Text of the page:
What’s Next? Here’s Everything You Need To Know About “Hellbound,” The Upcoming Blockbuster K-Drama By Netflix

November 2021 is going to be extraordinary.

Netflix meant serious business when it reportedly doubled its investment in Korean content for 2021. And thanks to the platform offering bigger and better opportunities to try new genres (like Squid Game‘s death game genre) and formats (like Kingdom‘s multiple seasons), viewers got to watch some record-breaking K-Drama productions.

Netflix | Cameron Venti/Unsplash

Following the recent huge success of Squid Game, Netflix Korea dropped an irresistibly exciting trailer for yet another massive original series!

Hellbound, set to premiere November 19, 2021, is based on a popular webtoon of the same title. As the name suggests, it is about hellbound people who receive mysterious ultimatums and eventually get hunted down by supernatural creatures.

Webtoon version of “Hellbound.” | NAVER

In the world of Hellbound, people receive a message from an unknown sender that includes your name, the fact that you are going to hell, and how much time you have left. When the clock runs out, a supernatural being appears to send the condemned to hell. As the nation grapples with this new normal, a religious sect rises up to claim this is all a sign of divine will. Meanwhile, people must learn to survive through this horror.

— The Hollywood Reporter

The original webtoon, by Yeon Sang Ho—who is the director for the K-Drama adaptation as well—and cartoonist Choi Gyu Seok, launched in August 2019 and kept the readers on the edge for 55 episodes. Praised to be “a genius-level” work of art by a fellow iconic Korean director Bong Joon Ho, the webtoon Hellbound attracted fans from all genres like horror, fantasy, and dark drama.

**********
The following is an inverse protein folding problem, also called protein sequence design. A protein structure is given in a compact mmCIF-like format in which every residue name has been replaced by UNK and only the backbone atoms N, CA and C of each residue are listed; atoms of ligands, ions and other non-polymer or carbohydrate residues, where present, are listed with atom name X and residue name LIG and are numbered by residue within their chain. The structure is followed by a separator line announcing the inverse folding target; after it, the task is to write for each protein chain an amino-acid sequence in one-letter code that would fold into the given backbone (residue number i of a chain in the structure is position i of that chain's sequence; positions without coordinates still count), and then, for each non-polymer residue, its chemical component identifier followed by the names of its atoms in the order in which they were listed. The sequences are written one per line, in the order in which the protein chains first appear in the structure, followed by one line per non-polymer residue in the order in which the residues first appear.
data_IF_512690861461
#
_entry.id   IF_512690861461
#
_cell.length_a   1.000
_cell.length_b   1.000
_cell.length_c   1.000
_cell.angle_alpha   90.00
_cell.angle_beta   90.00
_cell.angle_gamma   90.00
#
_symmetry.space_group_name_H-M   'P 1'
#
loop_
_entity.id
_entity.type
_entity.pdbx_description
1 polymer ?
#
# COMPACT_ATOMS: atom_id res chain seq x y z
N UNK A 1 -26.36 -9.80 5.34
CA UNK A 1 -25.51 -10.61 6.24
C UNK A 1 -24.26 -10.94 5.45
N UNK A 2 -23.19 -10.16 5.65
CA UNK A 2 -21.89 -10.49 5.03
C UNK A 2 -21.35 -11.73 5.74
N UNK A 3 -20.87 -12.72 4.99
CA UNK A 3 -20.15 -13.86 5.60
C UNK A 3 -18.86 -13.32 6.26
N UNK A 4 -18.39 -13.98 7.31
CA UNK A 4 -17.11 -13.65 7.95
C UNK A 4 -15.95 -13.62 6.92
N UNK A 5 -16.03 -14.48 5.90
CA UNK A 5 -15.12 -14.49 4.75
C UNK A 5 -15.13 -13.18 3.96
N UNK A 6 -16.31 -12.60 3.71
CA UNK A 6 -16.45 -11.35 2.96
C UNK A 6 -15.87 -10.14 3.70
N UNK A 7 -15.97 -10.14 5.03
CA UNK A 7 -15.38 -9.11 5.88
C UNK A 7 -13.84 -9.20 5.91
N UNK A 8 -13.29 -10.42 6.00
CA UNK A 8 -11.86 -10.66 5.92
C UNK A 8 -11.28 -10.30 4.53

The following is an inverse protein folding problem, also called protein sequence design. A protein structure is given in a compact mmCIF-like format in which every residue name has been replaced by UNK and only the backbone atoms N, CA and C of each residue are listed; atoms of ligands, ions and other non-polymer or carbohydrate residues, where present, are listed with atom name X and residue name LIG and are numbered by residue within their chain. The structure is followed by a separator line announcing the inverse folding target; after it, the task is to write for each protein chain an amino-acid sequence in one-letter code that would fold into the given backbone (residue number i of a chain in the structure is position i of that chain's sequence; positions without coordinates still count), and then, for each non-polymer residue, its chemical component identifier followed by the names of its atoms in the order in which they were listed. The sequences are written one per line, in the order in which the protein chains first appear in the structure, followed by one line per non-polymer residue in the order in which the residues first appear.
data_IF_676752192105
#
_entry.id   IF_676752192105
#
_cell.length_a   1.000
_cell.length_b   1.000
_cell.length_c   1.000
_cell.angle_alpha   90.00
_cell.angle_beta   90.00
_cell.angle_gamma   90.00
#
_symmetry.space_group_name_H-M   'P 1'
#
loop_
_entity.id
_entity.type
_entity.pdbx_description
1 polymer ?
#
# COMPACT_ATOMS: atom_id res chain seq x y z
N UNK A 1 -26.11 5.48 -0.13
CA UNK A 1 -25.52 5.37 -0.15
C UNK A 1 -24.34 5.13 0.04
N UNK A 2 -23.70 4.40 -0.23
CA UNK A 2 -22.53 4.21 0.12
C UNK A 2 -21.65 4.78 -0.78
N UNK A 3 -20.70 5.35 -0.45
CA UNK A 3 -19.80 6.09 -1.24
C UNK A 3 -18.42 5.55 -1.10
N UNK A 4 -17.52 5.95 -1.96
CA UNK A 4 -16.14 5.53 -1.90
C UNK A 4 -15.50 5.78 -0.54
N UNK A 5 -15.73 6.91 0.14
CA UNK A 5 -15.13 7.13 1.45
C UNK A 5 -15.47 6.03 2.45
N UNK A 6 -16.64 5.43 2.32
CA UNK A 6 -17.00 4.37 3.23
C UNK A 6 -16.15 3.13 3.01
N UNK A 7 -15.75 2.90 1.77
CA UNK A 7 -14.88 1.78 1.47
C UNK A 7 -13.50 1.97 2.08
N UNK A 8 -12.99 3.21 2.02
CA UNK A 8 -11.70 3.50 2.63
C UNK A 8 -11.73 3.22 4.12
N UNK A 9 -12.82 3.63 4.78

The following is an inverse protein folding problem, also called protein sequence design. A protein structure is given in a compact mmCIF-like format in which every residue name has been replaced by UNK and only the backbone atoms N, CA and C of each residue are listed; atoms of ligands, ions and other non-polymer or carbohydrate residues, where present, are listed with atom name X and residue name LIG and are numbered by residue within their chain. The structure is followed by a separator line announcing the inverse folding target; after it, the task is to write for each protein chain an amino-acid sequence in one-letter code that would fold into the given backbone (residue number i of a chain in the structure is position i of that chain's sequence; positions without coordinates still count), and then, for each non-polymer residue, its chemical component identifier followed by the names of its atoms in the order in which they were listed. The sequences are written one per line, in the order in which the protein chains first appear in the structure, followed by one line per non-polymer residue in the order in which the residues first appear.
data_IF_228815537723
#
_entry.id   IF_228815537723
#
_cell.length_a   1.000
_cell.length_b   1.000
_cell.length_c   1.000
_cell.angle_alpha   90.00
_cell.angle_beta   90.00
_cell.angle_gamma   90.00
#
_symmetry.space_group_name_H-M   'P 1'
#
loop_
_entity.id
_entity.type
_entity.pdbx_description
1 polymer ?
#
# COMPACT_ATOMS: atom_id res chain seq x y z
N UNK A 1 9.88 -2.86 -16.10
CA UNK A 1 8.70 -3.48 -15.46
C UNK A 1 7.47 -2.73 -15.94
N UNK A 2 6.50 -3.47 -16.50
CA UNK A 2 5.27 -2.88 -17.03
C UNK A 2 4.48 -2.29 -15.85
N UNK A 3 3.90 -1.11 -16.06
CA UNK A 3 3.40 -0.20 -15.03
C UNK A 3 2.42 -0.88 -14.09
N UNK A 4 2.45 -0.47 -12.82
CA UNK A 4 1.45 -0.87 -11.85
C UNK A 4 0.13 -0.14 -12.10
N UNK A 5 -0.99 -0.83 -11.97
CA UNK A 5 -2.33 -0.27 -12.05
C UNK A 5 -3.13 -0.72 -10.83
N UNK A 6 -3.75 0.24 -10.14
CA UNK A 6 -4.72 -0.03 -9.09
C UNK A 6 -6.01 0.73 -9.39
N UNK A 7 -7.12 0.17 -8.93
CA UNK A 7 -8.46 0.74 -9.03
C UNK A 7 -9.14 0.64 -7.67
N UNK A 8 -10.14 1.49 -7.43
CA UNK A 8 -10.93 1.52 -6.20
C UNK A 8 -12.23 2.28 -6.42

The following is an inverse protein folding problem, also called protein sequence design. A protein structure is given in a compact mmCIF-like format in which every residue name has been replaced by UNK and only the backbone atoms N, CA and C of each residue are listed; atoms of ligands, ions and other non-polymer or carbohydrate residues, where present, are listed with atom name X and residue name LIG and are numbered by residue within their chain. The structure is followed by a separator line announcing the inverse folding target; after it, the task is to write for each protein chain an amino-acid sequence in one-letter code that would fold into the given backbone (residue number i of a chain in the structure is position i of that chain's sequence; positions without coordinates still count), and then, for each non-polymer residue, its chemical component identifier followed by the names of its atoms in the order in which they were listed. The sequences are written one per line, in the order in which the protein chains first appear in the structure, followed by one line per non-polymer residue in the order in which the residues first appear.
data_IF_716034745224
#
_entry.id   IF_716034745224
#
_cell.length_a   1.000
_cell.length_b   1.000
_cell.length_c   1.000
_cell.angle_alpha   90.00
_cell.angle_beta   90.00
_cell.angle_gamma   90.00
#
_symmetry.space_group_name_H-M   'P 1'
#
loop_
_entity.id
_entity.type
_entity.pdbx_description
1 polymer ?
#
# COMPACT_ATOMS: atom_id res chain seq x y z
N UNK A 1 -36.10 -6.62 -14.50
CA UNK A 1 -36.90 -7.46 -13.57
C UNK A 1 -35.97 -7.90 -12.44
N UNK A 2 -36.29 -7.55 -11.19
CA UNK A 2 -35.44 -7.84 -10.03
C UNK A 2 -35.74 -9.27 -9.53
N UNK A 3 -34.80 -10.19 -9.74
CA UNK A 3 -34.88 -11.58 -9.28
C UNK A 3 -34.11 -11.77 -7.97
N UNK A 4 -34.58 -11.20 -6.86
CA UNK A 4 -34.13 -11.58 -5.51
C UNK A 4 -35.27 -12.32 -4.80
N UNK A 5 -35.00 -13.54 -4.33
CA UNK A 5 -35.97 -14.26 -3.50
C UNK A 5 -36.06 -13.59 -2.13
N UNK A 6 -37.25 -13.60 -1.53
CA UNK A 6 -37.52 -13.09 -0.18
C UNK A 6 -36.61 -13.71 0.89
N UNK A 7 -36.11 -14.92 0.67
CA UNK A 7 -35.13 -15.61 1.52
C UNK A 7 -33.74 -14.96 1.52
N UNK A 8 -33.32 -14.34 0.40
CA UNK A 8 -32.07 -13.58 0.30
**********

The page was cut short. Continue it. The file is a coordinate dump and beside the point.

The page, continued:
Choi Gyu Seok’s sharp and keen drawing style goes well beyond depicting the modern Korean’s physique, expression, and wrinkles. It reaches a genius-level where we can feel the character’s anxiety and fear. A truly overwhelming world of fear that cannot be explained with words like ‘God’s prank’ or ‘grand nonsense.’ We are already burning in the center of the hell that Yeon Sang Ho and Choi Gyu Seok are portraying.

— Bong Joon Ho via The Hollywood Reporter

That being said, most Korean media and entertainment fans know that director Yeon Sang Ho has his ways of producing blockbusters for the big screen. His previous works, Train To Busan and its sequel Peninsula, have gained international fame. Plus, high-profile actors like Yoo Ah In and Park Jung Min had confirmed their roles as early as July 2020—thus, anticipation for the Netflix original adaptation of Hellbound is extremely high.

The cast of “Hellbound.” | Netflix

This [webtoon] clearly reveals the anxiety of this era through the simple yet dramatic setting of a prophecy to hell. It’s even fun and tense. It also feels like somewhere between ‘Train to Busan’ and ‘The Fake.’ In a world where even opinions become information, what do we believe? Why? How? This [webtoon] provides you food for thought.

— Park Jung Min via The Hollywood Reporter

On September 9, 2021, Hellbound became the first K-Drama to make it to the 2021 Toronto International Film Festival. Here, the adaptation screened its first three episodes for the “Primetime” category and was received extremely well. In fact, the adaptation toured all kinds of prestigious film festivals prior to its Netflix streaming premiere in November—including the 26th Busan International Film Festival in August and the 56th BFI London Film Festival in September.

Reviews of “Hellbound” at 2021 TIFF. | Letterboxd

It’s obvious that Hellbound is going to be a solid binge. Are you excited or ARE YOU EXCITED? 🔥 November 2021 is going to be extraordinary. 🔥

Watch the full trailer here:

Source: Hollywood Reporter, Wikipedia, NamuWiki, Letterboxd and THEQOO